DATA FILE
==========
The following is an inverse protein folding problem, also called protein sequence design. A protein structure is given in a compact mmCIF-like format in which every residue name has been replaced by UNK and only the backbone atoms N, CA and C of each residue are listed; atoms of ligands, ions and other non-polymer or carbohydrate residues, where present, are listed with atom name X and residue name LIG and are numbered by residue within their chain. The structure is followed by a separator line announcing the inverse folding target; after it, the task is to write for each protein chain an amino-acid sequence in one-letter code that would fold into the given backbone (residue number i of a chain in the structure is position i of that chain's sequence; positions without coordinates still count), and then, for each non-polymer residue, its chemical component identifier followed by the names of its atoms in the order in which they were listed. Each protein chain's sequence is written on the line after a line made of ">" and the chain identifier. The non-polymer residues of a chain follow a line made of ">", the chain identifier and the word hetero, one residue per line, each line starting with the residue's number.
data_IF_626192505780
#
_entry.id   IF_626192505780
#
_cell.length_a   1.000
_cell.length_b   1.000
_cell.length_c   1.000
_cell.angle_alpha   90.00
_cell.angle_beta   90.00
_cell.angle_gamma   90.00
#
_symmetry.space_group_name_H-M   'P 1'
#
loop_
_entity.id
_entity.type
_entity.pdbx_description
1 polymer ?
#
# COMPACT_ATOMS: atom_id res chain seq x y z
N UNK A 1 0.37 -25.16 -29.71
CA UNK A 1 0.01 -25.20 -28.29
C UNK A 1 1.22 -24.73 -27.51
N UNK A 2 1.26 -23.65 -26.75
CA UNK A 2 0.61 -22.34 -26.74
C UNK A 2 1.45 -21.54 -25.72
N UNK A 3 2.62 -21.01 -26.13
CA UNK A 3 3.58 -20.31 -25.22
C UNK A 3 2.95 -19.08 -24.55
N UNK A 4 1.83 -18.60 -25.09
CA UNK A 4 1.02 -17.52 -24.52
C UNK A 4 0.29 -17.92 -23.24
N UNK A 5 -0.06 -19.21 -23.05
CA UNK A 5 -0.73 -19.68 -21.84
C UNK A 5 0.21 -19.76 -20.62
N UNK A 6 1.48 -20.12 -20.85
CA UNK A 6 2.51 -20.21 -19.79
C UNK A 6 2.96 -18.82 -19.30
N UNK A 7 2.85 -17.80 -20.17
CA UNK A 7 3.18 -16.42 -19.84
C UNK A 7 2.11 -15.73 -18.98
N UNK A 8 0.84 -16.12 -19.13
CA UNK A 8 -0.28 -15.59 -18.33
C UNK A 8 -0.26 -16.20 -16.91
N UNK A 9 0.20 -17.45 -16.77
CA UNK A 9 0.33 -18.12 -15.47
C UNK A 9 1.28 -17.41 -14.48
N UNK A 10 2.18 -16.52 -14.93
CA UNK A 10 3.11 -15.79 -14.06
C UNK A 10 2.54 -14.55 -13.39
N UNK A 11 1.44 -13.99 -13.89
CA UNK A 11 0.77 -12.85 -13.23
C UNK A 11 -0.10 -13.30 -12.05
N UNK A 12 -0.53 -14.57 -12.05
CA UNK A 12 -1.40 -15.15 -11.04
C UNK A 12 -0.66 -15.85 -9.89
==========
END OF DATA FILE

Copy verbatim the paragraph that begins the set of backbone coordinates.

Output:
The following is an inverse protein folding problem, also called protein sequence design. A protein structure is given in a compact mmCIF-like format in which every residue name has been replaced by UNK and only the backbone atoms N, CA and C of each residue are listed; atoms of ligands, ions and other non-polymer or carbohydrate residues, where present, are listed with atom name X and residue name LIG and are numbered by residue within their chain. The structure is followed by a separator line announcing the inverse folding target; after it, the task is to write for each protein chain an amino-acid sequence in one-letter code that would fold into the given backbone (residue number i of a chain in the structure is position i of that chain's sequence; positions without coordinates still count), and then, for each non-polymer residue, its chemical component identifier followed by the names of its atoms in the order in which they were listed. Each protein chain's sequence is written on the line after a line made of ">" and the chain identifier. The non-polymer residues of a chain follow a line made of ">", the chain identifier and the word hetero, one residue per line, each line starting with the residue's number.